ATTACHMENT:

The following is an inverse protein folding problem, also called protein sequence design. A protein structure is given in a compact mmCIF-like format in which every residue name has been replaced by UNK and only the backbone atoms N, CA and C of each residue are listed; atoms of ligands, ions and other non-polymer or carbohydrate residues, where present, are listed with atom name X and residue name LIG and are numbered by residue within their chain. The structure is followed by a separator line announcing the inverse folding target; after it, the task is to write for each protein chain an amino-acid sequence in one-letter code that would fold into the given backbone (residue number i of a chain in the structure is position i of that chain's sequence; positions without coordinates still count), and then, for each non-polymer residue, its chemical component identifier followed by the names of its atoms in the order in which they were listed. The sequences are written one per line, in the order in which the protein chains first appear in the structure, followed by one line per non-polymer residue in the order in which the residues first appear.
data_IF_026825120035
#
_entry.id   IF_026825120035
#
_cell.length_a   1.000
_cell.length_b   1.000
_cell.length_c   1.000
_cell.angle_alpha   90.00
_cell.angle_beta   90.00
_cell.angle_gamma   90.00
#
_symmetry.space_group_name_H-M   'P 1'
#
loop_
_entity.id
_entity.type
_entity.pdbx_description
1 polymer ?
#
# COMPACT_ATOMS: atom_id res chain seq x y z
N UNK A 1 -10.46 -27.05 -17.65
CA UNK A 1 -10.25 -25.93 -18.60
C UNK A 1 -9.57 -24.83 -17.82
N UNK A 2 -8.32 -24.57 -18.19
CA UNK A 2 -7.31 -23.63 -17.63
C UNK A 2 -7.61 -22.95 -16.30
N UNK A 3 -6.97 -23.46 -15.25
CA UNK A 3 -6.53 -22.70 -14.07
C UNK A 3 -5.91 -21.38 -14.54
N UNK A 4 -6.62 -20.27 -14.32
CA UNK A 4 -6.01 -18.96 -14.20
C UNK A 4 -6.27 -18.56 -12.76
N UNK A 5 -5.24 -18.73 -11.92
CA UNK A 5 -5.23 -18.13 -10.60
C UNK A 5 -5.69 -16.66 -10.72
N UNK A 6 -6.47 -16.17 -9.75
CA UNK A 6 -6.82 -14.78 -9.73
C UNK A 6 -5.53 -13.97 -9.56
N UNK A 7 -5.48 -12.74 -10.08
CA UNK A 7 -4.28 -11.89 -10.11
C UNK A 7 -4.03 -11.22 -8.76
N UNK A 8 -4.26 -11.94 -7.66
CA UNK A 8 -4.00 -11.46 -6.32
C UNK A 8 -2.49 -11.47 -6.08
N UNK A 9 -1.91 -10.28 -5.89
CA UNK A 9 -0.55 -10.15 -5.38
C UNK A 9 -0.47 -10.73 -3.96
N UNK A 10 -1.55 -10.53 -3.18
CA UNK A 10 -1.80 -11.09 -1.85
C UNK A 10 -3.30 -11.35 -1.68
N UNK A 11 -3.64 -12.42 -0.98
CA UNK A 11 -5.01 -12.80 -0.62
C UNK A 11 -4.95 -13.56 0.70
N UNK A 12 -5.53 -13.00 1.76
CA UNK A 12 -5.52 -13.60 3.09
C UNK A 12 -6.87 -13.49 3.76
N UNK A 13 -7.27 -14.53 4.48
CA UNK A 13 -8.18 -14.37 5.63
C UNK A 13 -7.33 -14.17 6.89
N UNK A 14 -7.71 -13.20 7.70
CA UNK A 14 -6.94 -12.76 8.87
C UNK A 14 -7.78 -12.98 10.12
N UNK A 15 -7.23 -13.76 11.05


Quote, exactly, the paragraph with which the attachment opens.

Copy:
The following is an inverse protein folding problem, also called protein sequence design. A protein structure is given in a compact mmCIF-like format in which every residue name has been replaced by UNK and only the backbone atoms N, CA and C of each residue are listed; atoms of ligands, ions and other non-polymer or carbohydrate residues, where present, are listed with atom name X and residue name LIG and are numbered by residue within their chain. The structure is followed by a separator line announcing the inverse folding target; after it, the task is to write for each protein chain an amino-acid sequence in one-letter code that would fold into the given backbone (residue number i of a chain in the structure is position i of that chain's sequence; positions without coordinates still count), and then, for each non-polymer residue, its chemical component identifier followed by the names of its atoms in the order in which they were listed. The sequences are written one per line, in the order in which the protein chains first appear in the structure, followed by one line per non-polymer residue in the order in which the residues first appear.